Creative Industries Denmark
Population: 5,605,948 (July 2017 est.)
Internet country code: .dk
red with a white cross that extends to the edges of the flag; the vertical part of the cross is shifted to the hoist side; the banner is referred to as the Dannebrog (Danish flag) and is one of the oldest national flags in the world; traditions as to the origin of the flag design vary, but the best known is a legend that the banner fell from the sky during an early-13th century battle; caught up by the Danish king before it ever touched the earth, this heavenly talisman inspired the royal army to victory; in actuality, the flag may derive from a crusade banner or ensign the shifted design element was subsequently adopted by the other Nordic countries of Finland, Iceland, Norway, and Sweden
note: the shifted design element was subsequently adopted by the other Nordic countries of Finland, Iceland, Norway, and Sweden
Kingdom of Denmark / Kongeriget Danmark
Once the seat of Viking raiders and later a major north European power, Denmark has evolved into a modern, prosperous nation that is participating in the general political and economic integration of Europe. It joined NATO in 1949 and the EEC (now the EU) in 1973. However, the country has opted out of certain elements of the European Union’s Maastricht Treaty, including the European Economic and Monetary Union (EMU), European defense cooperation, and issues concerning certain justice and home affairs.
This thoroughly modern market economy features a high-tech agricultural sector, state-of-the-art industry with world-leading firms in pharmaceuticals, maritime shipping and renewable energy, and a high dependence on foreign trade. Denmark is a member of the European Union (EU); Danish legislation and regulations conform to EU standards on almost all issues. Danes enjoy a high standard of living and the Danish economy is characterized by extensive government welfare measures and an equitable distribution of income. Denmark is a net exporter of food and energy and enjoys a comfortable balance of payments surplus, but depends on imports of raw materials for the manufacturing sector. Within the EU, Denmark is among the strongest supporters of trade liberalization. After a long consumption-driven upswing, Denmark’s economy began slowing in 2007 with the end of a housing boom. Housing prices dropped markedly in 2008-09 and, following a short respite in 2010, have since continued to decline. Household indebtedness is still relatively high at more than 275% of gross disposable income in the first half of 2013. The global financial crisis has exacerbated this cyclical slowdown through increased borrowing costs and lower export demand, consumer confidence, and investment. Denmark made a modest recovery in 2010, in part because of increased government spending; however, the country experienced a technical recession in late 2010-early 2011. Historically low levels of unemployment rose sharply with the recession and have remained at about 6% in 2010-13, based on the national measure, about two-thirds average EU unemployment. An impending decline in the ratio of workers to retirees will be a major long-term issue. Denmark maintained a healthy budget surplus for many years up to 2008, but the budget balance swung into deficit in 2009, where it remains. In spite of the deficits, the new coalition government delivered a modest stimulus to the economy in 2012. Nonetheless, Denmark’s fiscal position remains among the strongest in the EU with public debt at about 46% of GDP in 2013. Despite previously meeting the criteria to join the European Economic and Monetary Union (EMU), so far Denmark has decided not to join, although the Danish krone remains pegged to the euro.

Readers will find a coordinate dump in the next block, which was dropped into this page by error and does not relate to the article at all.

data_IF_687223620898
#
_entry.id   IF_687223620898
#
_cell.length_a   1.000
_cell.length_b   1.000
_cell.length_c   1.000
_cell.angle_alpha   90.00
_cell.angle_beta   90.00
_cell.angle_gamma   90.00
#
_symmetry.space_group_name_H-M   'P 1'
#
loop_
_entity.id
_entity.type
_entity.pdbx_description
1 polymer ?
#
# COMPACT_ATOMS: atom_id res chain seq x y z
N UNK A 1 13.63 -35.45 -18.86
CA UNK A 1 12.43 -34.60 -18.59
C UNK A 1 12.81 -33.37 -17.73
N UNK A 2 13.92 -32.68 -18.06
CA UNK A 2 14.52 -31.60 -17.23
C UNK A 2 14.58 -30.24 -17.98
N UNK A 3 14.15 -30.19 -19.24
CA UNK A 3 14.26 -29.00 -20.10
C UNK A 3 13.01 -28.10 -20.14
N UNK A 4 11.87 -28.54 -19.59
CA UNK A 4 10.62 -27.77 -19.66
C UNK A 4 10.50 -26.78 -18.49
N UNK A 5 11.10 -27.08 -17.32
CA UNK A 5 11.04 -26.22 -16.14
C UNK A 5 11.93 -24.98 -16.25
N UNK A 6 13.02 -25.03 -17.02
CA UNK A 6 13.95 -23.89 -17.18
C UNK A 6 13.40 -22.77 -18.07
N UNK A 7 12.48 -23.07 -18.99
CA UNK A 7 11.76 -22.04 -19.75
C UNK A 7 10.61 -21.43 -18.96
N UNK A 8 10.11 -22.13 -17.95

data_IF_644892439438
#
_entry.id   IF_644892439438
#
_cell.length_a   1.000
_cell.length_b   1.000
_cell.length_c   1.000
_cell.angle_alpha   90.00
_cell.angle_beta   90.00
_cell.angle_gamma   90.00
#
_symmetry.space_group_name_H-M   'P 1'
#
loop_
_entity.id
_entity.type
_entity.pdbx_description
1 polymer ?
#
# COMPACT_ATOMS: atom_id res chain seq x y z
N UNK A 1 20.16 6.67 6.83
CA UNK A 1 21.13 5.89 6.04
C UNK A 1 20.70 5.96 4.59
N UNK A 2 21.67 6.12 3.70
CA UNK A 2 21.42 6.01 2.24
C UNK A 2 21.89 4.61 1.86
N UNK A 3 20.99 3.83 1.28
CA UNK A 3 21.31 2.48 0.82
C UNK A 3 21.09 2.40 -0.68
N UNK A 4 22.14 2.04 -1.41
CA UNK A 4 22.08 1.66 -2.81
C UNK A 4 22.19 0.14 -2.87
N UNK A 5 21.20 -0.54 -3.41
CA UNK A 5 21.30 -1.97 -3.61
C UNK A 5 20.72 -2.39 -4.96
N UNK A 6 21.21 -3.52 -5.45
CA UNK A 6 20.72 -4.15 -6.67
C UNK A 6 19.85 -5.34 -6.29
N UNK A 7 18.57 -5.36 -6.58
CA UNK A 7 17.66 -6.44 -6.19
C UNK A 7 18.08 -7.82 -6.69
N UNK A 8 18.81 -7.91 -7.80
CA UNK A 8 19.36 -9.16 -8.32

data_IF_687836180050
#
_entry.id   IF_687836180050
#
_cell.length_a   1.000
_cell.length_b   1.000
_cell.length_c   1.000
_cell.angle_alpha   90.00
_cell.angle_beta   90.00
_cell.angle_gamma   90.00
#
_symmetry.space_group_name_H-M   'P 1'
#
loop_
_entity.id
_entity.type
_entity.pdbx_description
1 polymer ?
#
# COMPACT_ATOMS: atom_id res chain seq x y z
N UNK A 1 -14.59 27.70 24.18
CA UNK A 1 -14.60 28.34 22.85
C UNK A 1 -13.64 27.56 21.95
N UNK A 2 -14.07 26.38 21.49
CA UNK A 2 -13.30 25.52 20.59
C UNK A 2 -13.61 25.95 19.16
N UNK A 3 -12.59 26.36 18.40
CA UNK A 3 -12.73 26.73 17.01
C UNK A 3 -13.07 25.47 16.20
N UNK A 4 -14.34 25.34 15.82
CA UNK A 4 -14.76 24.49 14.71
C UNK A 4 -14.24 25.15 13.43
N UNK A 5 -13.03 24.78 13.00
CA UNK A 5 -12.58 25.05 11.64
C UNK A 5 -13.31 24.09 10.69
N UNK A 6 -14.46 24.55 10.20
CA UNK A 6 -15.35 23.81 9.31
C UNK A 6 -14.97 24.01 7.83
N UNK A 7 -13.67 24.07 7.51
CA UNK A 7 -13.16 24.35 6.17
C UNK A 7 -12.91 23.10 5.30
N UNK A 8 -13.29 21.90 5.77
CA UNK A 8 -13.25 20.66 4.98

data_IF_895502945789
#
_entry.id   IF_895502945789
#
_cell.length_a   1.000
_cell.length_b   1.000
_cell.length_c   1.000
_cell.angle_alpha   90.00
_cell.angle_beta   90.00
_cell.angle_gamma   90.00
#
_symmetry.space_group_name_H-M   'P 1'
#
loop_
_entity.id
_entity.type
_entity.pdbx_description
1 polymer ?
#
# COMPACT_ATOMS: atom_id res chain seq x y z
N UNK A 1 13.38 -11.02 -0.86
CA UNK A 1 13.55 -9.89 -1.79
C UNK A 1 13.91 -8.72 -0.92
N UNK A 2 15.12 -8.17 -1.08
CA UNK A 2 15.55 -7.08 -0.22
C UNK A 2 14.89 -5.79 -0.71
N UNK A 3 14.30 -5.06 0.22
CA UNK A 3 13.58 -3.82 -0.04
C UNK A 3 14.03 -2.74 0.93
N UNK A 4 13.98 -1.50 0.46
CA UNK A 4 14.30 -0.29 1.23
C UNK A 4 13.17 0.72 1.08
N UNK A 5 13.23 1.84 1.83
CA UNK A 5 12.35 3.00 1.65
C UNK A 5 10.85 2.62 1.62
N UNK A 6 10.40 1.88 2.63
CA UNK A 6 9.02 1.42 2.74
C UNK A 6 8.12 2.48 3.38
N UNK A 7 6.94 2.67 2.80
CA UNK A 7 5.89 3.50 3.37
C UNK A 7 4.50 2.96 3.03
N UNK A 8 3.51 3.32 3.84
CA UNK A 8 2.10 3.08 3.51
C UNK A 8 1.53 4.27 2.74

GDP (purchasing power parity):
$211.3 billion (2013 est.)
country comparison to the world: 55
$211.1 billion (2012 est.)
$211.9 billion (2011 est.)
note: data are in 2013 US dollars